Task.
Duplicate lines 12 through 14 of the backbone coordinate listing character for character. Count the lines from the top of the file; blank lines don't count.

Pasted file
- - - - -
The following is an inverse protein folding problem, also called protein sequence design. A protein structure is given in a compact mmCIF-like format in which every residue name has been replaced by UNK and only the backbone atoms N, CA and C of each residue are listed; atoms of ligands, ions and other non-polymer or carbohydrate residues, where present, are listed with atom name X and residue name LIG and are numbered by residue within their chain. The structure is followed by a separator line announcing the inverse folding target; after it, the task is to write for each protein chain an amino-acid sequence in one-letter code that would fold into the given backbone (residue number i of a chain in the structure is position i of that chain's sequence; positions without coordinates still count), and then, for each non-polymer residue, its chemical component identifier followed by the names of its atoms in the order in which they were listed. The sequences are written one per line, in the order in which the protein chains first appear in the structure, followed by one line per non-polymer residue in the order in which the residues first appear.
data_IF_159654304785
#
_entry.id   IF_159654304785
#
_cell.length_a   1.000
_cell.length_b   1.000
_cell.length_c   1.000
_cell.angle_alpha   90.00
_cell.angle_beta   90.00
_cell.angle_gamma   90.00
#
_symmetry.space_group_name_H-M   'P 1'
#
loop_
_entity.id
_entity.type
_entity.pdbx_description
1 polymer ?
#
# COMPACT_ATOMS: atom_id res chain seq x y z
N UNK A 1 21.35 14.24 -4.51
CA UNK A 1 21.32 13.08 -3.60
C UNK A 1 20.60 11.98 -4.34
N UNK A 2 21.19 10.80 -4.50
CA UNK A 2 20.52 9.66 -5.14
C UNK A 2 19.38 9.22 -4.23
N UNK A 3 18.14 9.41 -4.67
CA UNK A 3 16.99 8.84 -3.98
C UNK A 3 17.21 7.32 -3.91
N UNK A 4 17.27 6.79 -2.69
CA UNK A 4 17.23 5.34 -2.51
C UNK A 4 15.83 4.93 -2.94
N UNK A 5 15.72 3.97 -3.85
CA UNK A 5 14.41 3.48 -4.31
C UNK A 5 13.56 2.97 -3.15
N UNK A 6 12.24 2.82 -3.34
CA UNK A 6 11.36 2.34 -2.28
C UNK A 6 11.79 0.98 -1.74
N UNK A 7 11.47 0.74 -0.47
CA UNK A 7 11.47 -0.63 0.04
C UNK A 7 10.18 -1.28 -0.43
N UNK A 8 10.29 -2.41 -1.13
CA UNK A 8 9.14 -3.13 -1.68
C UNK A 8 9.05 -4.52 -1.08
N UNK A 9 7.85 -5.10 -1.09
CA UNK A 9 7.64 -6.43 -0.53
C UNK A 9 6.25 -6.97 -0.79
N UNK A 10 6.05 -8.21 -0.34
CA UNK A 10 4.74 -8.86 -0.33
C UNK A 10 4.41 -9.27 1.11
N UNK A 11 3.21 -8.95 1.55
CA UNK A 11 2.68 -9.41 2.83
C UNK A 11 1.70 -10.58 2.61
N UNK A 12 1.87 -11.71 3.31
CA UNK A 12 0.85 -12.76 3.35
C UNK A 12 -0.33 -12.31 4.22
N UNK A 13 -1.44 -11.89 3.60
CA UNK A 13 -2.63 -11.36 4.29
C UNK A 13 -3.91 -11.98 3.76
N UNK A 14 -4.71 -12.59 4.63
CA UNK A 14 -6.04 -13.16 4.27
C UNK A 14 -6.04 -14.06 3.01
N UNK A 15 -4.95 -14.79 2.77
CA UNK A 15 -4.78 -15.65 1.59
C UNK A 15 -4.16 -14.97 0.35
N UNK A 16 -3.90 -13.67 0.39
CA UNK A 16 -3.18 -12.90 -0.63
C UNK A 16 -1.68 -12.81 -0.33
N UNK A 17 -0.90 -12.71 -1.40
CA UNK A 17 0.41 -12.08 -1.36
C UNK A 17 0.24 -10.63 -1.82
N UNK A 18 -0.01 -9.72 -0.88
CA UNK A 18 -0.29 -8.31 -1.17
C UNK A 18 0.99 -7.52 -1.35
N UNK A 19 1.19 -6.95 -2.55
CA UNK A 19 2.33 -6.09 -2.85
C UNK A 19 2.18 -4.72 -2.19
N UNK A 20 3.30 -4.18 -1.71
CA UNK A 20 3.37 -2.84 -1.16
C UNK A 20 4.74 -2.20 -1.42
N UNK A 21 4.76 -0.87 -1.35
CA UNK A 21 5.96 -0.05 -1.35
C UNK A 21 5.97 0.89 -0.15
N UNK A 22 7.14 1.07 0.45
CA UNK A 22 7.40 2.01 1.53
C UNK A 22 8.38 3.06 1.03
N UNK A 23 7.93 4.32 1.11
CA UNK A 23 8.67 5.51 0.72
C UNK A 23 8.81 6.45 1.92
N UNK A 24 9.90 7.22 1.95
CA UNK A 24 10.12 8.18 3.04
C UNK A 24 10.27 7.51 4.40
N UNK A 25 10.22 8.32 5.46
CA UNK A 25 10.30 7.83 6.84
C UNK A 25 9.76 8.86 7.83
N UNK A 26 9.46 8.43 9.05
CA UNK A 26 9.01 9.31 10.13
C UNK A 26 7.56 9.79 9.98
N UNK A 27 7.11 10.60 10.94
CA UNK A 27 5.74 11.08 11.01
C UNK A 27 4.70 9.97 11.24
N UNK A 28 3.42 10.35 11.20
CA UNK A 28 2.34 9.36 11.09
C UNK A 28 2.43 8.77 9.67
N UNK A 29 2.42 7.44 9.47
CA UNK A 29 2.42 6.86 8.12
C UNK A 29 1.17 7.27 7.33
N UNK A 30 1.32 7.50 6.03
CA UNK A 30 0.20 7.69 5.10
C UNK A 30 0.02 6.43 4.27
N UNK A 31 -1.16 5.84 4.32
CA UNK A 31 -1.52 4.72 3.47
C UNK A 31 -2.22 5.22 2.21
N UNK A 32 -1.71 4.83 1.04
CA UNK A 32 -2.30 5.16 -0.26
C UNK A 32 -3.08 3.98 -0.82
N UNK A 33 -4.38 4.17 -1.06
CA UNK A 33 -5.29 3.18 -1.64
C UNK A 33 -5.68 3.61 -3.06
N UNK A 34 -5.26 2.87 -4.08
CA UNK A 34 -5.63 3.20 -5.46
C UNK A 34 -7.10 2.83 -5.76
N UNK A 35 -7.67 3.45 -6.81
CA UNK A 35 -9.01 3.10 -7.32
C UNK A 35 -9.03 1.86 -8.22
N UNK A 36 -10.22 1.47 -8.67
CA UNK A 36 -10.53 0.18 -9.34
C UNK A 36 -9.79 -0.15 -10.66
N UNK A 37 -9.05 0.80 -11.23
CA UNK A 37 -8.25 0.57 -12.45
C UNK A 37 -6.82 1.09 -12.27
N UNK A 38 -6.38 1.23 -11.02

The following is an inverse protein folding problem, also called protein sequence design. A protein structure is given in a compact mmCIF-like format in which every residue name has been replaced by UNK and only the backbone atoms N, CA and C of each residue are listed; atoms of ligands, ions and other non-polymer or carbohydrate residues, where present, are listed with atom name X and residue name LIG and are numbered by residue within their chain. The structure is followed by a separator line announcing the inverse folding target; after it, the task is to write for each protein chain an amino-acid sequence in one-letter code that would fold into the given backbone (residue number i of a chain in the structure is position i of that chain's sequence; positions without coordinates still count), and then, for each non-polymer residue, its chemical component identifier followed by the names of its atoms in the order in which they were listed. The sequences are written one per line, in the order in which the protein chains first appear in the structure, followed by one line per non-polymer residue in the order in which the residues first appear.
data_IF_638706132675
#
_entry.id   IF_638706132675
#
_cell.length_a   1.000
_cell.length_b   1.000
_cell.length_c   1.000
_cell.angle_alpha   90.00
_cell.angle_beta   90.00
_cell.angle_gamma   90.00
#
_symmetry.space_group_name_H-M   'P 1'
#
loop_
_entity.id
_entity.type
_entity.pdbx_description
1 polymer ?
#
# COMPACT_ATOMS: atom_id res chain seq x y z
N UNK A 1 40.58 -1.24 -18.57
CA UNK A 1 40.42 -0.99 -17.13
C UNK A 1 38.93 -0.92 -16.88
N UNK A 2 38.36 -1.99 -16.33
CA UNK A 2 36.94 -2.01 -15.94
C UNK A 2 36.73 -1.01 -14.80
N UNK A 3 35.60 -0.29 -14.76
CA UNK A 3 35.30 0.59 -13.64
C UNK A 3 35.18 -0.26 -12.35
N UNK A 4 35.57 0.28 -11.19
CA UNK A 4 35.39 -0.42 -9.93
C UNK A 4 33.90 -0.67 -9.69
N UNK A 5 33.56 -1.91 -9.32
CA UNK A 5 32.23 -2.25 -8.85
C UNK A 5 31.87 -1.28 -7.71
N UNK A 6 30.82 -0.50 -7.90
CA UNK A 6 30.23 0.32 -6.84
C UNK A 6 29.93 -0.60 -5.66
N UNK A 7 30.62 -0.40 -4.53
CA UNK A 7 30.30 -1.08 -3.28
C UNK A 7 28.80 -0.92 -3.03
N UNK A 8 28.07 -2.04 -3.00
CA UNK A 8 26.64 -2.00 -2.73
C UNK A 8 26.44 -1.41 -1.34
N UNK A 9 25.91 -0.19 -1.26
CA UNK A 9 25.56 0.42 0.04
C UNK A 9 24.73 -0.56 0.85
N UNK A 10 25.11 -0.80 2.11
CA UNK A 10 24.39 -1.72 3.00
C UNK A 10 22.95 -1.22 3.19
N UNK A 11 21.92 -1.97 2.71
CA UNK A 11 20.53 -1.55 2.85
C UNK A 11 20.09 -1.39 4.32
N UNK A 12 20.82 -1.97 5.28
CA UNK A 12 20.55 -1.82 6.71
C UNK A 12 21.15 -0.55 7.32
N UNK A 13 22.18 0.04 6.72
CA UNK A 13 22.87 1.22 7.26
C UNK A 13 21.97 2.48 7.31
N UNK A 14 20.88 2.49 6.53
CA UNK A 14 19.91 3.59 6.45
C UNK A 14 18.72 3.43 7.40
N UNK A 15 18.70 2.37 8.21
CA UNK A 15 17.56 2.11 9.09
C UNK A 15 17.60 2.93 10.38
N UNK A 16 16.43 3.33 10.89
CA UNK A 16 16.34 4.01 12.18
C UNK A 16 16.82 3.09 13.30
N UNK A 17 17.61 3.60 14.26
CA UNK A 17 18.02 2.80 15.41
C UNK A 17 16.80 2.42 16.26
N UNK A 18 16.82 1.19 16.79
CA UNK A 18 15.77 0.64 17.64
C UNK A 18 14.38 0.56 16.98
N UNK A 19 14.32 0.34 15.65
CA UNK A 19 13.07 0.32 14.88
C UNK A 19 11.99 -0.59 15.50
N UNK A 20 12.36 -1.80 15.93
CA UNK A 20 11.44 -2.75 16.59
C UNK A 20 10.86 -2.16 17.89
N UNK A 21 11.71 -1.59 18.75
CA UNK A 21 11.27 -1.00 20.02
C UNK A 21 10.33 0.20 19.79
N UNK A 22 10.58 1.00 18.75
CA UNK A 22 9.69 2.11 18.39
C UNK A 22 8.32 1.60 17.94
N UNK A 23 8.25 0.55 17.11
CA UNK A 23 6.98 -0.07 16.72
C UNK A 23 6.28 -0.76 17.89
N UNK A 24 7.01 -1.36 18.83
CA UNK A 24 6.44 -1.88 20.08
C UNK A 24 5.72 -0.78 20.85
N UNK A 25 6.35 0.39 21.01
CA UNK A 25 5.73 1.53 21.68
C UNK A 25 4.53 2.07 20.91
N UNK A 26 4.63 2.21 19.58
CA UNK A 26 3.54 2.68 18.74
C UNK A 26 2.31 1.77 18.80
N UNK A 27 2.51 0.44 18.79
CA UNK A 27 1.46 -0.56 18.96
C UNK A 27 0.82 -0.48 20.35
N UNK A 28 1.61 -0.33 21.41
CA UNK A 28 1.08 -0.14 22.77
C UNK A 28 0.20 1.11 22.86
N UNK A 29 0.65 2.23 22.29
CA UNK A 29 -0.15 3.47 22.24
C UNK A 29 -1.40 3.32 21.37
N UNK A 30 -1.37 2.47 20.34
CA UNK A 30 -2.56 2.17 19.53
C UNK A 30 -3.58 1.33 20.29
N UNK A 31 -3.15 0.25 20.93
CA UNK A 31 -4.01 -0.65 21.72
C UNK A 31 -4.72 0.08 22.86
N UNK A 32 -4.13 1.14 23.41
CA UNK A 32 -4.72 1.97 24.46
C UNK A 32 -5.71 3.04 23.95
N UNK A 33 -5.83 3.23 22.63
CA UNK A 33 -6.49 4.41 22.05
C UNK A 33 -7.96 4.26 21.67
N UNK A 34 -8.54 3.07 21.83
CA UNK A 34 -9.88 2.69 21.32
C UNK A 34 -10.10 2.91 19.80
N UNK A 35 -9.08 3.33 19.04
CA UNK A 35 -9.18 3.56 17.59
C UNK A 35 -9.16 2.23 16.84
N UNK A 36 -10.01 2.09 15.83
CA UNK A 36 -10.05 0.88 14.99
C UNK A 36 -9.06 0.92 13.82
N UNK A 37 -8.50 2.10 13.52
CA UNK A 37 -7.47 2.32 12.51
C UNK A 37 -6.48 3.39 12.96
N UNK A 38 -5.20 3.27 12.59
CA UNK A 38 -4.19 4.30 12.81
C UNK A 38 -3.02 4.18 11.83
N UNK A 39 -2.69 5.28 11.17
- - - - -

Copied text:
#
_symmetry.space_group_name_H-M   'P 1'
#